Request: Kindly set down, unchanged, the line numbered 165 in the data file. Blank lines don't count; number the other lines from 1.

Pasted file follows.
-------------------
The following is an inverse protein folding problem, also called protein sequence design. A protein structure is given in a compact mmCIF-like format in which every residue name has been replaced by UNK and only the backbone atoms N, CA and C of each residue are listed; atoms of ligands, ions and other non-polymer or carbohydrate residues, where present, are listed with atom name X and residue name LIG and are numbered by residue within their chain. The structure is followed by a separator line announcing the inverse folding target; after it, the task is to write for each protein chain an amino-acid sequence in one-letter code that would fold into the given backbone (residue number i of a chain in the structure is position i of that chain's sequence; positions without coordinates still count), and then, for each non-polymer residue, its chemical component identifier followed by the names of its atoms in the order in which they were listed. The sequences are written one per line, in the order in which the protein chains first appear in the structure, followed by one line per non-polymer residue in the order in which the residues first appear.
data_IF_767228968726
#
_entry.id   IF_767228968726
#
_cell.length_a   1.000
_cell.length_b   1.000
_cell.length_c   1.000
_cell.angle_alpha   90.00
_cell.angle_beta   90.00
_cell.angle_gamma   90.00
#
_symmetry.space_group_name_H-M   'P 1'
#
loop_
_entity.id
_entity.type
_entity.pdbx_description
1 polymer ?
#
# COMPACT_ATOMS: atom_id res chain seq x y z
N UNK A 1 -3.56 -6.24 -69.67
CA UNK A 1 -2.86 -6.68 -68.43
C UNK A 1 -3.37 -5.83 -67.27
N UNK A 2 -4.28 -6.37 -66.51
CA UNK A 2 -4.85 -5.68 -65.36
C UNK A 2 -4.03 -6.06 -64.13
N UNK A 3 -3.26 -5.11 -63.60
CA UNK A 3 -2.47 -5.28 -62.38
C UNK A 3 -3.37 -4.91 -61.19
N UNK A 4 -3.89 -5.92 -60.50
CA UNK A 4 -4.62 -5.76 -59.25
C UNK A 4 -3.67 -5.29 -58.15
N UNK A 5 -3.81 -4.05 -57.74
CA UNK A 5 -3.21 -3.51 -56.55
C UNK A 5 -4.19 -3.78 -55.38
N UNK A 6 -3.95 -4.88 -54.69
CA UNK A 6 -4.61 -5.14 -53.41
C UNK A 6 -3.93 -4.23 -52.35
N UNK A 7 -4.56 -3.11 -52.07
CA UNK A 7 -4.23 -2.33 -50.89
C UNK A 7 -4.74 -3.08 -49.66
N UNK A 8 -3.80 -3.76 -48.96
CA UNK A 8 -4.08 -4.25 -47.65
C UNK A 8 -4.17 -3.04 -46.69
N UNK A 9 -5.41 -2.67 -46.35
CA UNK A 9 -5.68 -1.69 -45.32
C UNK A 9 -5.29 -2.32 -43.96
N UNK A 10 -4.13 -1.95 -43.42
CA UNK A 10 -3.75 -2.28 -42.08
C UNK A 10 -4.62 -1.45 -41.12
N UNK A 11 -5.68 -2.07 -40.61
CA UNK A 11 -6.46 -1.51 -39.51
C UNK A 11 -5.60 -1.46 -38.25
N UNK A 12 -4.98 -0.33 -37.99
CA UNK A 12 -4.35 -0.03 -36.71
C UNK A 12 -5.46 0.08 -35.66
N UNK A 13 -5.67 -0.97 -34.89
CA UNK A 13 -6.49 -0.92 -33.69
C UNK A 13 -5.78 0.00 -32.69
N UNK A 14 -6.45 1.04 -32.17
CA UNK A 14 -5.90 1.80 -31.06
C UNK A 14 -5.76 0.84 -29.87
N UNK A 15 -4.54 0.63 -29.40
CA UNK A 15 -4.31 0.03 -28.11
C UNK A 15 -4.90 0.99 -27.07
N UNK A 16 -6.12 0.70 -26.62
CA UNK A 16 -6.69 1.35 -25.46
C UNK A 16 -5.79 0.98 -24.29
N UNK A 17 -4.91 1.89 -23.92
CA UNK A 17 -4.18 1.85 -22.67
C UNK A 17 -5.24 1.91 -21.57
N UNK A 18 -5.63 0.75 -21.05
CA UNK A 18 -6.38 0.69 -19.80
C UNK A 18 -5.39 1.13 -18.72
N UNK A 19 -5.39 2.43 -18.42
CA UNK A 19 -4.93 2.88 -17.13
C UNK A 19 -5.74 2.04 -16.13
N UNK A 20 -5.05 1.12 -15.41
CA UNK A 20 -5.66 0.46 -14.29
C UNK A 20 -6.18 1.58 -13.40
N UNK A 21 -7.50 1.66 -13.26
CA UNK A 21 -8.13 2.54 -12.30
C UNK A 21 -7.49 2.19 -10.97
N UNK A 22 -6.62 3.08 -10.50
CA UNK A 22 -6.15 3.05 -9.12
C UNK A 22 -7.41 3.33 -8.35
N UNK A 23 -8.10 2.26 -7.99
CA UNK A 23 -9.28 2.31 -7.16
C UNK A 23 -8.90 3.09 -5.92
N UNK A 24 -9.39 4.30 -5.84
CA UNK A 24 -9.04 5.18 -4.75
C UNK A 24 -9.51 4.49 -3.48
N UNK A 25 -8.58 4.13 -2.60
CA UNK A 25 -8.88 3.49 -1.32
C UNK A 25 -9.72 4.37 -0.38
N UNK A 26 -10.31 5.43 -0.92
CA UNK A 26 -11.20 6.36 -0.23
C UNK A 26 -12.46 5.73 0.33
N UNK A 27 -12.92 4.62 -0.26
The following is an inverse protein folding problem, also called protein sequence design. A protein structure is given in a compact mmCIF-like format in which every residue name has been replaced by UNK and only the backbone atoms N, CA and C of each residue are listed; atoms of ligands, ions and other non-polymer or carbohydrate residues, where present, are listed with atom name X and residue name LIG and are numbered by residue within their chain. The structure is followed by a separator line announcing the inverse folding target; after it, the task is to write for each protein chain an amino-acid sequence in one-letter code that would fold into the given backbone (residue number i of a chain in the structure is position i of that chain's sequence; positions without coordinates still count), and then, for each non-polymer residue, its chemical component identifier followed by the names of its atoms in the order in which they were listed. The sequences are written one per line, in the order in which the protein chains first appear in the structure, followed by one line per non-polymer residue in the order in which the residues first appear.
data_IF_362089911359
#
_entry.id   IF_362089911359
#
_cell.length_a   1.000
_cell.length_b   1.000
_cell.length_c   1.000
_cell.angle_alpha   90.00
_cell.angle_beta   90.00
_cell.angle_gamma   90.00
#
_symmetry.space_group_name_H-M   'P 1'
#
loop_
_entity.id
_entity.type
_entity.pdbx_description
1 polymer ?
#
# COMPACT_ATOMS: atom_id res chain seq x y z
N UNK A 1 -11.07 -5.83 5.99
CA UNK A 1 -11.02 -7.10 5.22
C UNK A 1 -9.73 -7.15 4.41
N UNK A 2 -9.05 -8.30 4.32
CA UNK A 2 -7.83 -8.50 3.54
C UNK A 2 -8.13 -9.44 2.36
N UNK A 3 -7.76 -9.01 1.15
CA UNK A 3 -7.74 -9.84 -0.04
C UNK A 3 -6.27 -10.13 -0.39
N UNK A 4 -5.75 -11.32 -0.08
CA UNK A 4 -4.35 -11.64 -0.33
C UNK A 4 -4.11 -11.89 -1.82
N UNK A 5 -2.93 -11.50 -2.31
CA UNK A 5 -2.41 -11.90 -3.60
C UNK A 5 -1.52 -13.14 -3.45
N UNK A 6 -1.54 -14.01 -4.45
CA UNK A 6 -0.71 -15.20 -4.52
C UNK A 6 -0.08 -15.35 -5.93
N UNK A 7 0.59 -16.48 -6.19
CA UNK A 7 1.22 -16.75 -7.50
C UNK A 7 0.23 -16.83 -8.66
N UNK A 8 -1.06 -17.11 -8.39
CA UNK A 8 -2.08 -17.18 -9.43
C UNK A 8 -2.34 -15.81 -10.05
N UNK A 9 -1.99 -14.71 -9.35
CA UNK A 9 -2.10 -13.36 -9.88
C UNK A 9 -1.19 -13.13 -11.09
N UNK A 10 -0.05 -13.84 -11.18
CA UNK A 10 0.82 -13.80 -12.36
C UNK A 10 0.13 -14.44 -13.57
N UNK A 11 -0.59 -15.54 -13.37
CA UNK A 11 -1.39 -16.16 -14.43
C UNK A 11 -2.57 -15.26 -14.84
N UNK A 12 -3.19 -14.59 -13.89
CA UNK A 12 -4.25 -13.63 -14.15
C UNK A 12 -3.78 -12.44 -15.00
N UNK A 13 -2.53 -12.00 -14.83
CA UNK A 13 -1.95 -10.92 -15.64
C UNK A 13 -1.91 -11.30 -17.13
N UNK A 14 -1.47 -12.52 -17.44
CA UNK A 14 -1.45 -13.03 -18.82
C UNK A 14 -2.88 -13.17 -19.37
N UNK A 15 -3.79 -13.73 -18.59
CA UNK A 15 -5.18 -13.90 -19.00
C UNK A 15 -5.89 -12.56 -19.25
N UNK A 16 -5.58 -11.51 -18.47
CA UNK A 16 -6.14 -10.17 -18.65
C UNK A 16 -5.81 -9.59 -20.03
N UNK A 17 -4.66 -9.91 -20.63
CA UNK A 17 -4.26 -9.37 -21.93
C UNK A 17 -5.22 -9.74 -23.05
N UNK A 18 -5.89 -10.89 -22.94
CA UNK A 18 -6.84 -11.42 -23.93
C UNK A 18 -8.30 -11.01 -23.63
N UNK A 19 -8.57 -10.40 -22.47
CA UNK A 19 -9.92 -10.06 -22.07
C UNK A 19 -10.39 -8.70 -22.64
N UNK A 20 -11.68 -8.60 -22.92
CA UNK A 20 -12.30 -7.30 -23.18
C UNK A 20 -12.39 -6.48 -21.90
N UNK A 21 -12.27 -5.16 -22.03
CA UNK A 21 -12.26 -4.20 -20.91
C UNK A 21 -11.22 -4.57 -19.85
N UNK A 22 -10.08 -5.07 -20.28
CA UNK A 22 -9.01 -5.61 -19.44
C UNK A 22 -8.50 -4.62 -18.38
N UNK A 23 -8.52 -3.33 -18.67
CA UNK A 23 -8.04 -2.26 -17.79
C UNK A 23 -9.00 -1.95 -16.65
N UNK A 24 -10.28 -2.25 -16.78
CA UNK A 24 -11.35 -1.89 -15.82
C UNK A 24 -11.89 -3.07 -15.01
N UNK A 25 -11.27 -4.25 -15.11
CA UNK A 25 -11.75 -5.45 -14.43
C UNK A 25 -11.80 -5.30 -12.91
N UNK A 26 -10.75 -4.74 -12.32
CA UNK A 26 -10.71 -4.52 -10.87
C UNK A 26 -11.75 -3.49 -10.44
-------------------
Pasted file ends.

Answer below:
CA UNK A 15 -5.18 -13.90 -19.00